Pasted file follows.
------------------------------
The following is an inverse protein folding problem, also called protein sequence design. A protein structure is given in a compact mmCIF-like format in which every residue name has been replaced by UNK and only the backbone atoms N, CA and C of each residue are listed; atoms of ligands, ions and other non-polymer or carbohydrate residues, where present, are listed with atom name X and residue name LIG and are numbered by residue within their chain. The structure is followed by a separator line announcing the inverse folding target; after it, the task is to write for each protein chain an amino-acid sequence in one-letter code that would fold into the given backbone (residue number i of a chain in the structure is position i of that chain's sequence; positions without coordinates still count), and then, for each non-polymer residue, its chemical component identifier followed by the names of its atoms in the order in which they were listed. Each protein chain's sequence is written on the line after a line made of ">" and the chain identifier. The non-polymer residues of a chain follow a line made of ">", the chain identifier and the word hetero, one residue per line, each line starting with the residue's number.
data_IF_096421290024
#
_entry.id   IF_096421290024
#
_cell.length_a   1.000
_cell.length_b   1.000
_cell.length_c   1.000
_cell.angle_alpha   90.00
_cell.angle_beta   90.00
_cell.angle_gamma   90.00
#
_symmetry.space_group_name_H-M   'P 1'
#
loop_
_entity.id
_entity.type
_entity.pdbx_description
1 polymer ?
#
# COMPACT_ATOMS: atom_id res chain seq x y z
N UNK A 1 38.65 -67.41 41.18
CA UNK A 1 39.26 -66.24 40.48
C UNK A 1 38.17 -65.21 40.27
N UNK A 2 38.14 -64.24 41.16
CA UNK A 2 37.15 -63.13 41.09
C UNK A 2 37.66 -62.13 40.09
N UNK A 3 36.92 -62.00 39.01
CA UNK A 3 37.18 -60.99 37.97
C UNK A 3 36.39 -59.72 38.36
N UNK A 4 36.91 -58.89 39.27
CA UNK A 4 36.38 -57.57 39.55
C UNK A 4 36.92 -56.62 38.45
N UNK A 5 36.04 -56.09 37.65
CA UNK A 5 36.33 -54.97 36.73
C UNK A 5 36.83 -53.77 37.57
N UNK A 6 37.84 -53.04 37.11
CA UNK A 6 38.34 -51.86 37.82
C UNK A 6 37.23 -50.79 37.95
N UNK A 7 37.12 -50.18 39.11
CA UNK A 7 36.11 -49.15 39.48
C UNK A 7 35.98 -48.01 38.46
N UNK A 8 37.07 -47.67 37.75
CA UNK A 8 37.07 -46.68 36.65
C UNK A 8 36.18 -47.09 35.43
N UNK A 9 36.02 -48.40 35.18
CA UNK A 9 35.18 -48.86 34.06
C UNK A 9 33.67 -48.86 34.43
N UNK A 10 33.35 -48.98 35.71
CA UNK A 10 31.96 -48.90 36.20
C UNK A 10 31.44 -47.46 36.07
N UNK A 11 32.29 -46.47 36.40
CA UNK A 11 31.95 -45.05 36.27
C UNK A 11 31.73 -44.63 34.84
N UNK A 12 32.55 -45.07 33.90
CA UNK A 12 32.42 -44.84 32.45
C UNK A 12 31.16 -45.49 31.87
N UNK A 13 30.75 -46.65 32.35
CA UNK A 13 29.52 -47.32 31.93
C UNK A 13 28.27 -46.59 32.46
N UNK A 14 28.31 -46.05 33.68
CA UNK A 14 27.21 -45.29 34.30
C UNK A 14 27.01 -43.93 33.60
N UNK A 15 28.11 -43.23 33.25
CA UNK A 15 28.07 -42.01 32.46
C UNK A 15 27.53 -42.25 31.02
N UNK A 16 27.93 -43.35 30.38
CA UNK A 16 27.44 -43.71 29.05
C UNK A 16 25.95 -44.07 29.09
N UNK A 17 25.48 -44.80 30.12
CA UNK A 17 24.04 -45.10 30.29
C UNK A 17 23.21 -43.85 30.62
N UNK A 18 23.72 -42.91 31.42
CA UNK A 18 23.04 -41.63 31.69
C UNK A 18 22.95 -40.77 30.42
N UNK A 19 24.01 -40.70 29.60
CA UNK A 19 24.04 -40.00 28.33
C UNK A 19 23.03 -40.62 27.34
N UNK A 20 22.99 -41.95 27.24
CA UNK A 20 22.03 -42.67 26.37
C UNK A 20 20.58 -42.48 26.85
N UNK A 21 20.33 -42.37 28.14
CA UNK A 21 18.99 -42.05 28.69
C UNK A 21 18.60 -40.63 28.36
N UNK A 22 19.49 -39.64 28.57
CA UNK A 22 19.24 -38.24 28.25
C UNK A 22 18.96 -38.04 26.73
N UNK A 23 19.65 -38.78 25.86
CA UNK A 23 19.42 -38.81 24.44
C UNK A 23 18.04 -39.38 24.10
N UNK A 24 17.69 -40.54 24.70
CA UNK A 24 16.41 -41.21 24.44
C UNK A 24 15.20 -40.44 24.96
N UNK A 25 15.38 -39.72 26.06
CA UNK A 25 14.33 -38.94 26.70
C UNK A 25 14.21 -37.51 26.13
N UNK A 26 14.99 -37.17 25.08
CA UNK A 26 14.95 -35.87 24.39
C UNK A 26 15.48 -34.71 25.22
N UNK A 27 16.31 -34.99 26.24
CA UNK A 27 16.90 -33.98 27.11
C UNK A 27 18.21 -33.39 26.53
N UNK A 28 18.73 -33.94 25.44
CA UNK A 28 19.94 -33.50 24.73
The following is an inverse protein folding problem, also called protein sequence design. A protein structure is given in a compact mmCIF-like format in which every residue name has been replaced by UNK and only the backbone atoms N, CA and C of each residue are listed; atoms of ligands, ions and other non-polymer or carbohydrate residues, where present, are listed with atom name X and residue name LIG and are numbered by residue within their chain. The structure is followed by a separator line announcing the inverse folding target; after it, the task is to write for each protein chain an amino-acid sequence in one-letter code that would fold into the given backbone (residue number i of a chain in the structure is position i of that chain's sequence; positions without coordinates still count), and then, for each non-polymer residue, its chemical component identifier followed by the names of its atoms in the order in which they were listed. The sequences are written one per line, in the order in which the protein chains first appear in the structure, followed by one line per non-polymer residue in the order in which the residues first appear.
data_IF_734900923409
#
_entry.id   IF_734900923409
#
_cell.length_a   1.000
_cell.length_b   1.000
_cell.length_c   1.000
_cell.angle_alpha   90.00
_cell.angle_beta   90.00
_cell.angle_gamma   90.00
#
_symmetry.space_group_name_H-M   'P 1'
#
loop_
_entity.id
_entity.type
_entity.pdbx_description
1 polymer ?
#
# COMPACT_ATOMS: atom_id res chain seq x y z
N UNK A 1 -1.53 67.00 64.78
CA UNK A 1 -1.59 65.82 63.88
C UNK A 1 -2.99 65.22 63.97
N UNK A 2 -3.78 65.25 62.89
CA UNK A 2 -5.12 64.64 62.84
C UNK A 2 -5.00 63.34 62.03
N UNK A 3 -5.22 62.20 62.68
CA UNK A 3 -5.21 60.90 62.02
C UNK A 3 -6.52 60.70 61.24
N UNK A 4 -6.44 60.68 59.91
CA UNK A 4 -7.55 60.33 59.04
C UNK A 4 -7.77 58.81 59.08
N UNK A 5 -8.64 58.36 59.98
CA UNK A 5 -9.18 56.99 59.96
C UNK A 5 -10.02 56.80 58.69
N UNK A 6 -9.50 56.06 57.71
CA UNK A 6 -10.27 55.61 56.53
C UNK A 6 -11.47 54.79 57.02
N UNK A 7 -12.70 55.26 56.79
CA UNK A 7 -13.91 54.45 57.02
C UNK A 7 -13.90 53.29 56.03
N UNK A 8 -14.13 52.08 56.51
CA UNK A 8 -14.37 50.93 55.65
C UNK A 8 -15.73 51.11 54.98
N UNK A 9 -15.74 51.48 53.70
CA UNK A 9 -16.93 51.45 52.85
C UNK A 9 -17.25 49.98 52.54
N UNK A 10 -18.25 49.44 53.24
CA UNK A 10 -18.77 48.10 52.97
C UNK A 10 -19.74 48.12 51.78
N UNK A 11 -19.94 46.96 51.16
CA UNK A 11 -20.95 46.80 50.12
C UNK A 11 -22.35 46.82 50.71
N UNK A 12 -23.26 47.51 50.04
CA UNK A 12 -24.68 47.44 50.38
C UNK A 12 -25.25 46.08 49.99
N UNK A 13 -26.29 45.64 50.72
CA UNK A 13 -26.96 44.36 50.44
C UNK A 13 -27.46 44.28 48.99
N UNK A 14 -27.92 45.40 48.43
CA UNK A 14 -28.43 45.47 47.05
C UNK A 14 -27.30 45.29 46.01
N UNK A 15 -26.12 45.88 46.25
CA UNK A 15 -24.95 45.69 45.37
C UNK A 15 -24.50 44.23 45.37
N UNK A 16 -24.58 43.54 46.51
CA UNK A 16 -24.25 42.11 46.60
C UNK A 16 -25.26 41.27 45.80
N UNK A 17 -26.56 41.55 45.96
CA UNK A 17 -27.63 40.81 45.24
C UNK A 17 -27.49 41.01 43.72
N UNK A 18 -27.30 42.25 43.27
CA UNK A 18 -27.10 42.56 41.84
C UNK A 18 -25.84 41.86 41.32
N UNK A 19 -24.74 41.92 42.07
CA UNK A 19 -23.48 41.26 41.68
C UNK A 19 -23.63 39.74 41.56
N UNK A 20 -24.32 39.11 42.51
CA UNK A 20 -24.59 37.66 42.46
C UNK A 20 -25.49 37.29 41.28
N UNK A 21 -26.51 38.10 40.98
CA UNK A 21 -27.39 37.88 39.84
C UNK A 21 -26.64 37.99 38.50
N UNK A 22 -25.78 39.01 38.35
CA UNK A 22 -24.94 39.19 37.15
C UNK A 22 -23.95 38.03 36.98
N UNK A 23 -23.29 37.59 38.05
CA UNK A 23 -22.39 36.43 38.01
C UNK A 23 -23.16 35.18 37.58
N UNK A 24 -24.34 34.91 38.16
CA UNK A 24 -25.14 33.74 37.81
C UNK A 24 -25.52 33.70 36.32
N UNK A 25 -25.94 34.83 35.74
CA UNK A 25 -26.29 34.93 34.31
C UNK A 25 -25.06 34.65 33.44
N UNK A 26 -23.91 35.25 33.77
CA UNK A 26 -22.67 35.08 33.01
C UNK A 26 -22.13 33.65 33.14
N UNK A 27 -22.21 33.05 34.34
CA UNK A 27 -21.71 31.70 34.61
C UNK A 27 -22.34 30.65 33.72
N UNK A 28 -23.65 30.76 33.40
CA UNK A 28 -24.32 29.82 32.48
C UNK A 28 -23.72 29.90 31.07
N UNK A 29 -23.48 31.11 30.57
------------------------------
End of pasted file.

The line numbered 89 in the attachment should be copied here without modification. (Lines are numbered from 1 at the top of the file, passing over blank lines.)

CA UNK A 23 19.42 -38.81 24.44